Originally published in 1986, Abortion and the Private Practice of Medicine was the first book to look at abortion from the perspective of physicians in private practice. Jonathan B. Imber spent two years observing and interviewing all twenty-six of the obstetrician-gynecologists in "Daleton", a city that did not have an abortion clinic. The decision as to whether, when, and how to perform abortions was therefore essentially up to the individual doctor. Imber begins the volume with a historical survey of medical views on abortion and the medical profession's response to the legalization of abortion in the United States. Quoting extensively from his interviews, he looks at various characteristics of doctors that may affect their professional opinion on abortion: their age, gender, religious background, and length of residence in the community; the nature of their training and prior experience; and the setting of the practice (whether group or solo). Imber found that the physicians' reasons for agreeing or refusing to perform abortions revealed considerable differences of opinion about how they construe their responsibilities.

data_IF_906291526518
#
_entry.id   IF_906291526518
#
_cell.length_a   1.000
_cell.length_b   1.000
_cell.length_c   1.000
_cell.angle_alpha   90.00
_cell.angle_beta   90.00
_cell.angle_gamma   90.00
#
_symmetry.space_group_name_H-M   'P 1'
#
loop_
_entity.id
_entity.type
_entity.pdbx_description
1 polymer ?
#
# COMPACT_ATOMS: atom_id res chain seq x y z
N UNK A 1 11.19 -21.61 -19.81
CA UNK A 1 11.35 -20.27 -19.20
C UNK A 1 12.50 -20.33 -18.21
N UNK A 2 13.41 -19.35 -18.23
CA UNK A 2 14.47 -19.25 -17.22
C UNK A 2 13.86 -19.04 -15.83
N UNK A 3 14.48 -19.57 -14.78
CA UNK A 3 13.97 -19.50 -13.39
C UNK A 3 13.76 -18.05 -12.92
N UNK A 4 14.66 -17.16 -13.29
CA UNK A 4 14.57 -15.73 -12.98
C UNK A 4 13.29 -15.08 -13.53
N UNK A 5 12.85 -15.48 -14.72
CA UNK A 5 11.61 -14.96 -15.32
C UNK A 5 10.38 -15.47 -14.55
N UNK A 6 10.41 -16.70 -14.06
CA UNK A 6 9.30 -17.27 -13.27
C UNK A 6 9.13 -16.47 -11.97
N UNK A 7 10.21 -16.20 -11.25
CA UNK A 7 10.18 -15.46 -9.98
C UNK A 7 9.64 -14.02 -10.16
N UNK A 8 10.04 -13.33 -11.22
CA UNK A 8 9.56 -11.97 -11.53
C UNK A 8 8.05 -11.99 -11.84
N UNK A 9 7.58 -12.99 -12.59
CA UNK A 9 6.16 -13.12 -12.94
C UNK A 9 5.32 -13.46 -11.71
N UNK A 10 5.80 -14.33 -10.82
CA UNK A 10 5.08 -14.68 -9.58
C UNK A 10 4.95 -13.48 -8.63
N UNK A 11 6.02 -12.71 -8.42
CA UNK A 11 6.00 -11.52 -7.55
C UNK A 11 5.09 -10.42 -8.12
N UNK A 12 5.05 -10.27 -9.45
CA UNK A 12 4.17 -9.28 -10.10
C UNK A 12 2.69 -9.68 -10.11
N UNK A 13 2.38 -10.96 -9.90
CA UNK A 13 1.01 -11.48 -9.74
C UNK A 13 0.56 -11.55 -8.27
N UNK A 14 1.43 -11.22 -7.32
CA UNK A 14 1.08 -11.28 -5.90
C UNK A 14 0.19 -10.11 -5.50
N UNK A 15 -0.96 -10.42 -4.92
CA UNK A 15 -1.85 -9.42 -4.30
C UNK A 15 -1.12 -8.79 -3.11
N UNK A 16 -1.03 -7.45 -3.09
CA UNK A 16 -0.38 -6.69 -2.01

Imber shows that many of the physicians he interviewed were deeply ambivalent about abortion, approving in general of a woman's right to an abortion but not wishing to perform it themselves. He argues that until abortion loses its status as a morally and politically controversial matter, it will remain the doctor's dilemma. A new introduction and epilogue by the author updates this enduring controversy. He also gives a personal account of the dilemmas of writing about controversial matters as a sociologist.